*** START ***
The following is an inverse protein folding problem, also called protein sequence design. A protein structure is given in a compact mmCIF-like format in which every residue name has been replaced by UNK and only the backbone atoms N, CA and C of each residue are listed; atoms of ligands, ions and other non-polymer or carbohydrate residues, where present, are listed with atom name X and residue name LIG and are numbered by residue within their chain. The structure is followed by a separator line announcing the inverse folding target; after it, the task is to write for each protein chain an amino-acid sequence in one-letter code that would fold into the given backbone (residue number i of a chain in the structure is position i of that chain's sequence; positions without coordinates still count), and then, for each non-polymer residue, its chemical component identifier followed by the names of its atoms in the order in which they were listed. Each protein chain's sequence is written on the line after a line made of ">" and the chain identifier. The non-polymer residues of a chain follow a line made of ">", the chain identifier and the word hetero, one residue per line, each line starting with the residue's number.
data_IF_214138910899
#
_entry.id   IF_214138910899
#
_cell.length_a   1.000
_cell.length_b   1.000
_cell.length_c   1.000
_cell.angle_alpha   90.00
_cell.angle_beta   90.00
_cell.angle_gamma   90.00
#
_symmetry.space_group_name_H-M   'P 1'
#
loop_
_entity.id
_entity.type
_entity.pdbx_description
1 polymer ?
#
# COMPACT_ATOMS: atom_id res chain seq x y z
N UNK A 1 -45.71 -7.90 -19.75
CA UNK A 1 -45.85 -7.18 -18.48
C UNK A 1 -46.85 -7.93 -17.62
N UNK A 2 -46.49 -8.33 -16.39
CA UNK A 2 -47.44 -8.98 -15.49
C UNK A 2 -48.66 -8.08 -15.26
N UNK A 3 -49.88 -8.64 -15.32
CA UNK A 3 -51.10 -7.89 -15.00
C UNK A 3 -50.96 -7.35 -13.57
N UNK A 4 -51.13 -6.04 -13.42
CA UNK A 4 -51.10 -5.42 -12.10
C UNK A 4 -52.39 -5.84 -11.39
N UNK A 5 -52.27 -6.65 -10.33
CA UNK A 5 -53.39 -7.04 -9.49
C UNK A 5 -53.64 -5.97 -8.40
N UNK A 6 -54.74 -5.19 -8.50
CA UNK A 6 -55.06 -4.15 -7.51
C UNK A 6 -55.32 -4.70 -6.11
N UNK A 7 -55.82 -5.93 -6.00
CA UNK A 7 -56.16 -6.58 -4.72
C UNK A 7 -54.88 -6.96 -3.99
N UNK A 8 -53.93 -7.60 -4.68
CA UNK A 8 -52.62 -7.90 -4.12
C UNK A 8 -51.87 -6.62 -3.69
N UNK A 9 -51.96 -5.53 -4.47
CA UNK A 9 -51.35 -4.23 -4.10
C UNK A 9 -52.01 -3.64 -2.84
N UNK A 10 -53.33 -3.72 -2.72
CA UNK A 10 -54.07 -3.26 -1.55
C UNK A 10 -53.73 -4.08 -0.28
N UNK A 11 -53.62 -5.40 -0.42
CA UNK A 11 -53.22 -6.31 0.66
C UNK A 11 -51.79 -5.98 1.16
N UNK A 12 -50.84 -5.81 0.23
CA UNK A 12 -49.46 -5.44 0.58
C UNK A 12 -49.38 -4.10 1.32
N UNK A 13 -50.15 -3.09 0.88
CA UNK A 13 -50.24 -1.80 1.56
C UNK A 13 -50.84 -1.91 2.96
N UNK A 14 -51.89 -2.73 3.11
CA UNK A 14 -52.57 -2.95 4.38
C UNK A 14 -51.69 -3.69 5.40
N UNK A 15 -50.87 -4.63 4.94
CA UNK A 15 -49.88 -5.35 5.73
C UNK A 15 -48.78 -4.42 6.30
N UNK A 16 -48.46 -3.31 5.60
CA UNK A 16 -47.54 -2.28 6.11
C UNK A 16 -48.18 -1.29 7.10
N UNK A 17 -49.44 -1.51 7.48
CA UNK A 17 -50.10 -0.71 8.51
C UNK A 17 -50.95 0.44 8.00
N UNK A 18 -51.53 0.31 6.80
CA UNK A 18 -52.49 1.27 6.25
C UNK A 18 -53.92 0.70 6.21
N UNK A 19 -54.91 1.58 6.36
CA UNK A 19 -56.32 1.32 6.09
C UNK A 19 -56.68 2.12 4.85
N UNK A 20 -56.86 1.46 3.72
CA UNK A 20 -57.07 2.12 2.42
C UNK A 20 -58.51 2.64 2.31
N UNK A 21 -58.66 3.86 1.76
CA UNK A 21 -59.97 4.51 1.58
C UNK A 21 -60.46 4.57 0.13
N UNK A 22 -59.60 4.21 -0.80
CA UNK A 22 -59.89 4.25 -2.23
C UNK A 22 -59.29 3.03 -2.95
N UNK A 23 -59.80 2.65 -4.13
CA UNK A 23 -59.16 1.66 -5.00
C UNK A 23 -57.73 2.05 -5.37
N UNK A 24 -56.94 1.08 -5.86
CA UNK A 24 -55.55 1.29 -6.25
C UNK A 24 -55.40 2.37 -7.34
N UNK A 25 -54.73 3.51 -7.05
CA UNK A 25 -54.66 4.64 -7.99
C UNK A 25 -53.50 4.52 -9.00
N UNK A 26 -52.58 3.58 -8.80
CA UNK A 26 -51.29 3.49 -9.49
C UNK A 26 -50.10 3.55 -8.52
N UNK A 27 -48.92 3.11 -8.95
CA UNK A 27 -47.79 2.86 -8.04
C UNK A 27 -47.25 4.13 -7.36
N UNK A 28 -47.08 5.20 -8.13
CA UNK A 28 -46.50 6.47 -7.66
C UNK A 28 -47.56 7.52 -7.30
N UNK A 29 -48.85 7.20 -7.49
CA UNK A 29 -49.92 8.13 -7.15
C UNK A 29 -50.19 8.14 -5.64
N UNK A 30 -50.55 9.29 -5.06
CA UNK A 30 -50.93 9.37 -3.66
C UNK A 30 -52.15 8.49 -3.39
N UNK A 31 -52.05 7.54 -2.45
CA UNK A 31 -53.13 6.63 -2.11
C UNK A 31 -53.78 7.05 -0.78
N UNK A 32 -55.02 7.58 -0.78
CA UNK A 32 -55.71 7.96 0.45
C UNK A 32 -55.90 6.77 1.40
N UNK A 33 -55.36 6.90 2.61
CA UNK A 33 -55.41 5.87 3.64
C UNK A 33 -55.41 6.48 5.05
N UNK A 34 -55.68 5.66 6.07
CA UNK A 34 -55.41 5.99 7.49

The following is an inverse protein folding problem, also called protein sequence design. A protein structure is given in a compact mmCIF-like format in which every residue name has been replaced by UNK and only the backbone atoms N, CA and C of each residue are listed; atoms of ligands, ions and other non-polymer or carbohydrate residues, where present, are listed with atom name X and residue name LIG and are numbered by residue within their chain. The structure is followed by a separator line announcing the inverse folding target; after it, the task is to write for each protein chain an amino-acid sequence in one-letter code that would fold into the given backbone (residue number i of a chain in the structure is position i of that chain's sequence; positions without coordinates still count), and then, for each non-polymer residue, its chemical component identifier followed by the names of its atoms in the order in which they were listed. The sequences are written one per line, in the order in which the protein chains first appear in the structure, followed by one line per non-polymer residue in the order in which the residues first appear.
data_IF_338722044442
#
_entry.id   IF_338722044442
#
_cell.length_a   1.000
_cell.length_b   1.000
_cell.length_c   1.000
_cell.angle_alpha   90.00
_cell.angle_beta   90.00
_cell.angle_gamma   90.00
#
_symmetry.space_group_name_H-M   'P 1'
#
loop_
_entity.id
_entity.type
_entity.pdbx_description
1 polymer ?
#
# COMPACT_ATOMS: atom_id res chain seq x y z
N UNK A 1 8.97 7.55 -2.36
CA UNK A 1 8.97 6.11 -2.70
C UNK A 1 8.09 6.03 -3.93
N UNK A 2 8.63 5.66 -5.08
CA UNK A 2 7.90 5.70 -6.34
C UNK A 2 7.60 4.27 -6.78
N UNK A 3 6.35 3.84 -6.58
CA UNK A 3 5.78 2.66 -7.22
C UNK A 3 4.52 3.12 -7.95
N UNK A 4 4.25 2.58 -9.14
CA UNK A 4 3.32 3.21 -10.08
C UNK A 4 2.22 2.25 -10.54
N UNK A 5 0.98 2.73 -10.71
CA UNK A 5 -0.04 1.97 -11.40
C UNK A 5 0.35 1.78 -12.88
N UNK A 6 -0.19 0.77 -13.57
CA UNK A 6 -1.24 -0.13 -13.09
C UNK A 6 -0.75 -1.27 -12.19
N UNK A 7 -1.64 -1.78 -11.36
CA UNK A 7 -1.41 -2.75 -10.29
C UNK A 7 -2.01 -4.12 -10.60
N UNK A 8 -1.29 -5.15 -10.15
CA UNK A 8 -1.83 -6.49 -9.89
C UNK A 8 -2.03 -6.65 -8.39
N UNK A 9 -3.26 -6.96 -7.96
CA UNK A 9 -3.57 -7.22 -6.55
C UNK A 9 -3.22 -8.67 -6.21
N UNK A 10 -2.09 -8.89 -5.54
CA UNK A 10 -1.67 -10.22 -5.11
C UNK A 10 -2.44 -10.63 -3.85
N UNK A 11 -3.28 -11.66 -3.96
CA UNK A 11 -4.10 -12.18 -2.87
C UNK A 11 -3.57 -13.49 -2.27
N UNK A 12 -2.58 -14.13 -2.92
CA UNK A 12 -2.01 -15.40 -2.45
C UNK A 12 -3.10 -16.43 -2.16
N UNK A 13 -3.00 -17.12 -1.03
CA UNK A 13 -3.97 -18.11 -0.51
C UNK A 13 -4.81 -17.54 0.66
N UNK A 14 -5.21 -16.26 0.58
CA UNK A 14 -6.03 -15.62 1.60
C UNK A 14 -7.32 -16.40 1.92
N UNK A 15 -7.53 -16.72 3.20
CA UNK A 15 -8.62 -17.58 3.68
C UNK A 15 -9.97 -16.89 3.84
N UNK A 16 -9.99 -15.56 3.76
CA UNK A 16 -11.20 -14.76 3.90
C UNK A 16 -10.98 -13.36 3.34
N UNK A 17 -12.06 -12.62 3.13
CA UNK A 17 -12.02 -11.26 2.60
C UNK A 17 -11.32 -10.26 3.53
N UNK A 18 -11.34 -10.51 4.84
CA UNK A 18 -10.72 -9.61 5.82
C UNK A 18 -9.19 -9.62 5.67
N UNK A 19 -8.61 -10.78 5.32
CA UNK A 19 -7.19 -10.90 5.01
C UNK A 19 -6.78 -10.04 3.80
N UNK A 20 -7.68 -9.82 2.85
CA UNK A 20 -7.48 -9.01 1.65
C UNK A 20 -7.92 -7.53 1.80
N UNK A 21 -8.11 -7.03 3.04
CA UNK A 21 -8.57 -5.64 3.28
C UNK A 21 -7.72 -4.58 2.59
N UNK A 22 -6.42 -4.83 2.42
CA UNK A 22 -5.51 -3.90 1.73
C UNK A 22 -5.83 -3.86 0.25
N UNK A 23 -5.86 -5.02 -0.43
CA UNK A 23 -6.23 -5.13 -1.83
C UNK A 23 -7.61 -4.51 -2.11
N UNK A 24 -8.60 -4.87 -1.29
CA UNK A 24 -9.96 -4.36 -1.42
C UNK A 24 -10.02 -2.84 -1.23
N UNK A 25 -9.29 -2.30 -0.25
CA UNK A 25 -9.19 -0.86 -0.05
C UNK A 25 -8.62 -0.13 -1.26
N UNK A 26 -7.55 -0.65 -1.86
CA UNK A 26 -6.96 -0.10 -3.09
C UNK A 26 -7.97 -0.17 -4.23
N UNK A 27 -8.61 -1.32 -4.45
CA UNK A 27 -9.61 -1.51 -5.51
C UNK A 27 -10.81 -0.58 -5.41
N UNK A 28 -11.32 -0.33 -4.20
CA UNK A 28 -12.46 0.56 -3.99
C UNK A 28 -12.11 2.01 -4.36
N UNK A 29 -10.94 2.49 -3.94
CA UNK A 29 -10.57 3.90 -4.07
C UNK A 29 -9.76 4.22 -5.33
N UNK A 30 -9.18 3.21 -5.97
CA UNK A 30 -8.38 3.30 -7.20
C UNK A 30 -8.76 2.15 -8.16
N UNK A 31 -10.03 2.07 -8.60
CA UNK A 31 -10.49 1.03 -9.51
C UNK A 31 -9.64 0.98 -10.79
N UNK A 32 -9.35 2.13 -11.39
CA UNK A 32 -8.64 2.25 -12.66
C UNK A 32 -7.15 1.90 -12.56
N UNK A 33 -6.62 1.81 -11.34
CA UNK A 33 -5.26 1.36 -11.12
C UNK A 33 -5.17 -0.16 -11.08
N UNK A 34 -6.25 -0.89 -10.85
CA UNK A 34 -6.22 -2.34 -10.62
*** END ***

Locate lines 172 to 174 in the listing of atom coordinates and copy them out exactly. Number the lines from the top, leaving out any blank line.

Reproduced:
CA UNK A 10 -1.67 -10.22 -5.11
C UNK A 10 -2.44 -10.63 -3.85
N UNK A 11 -3.28 -11.66 -3.96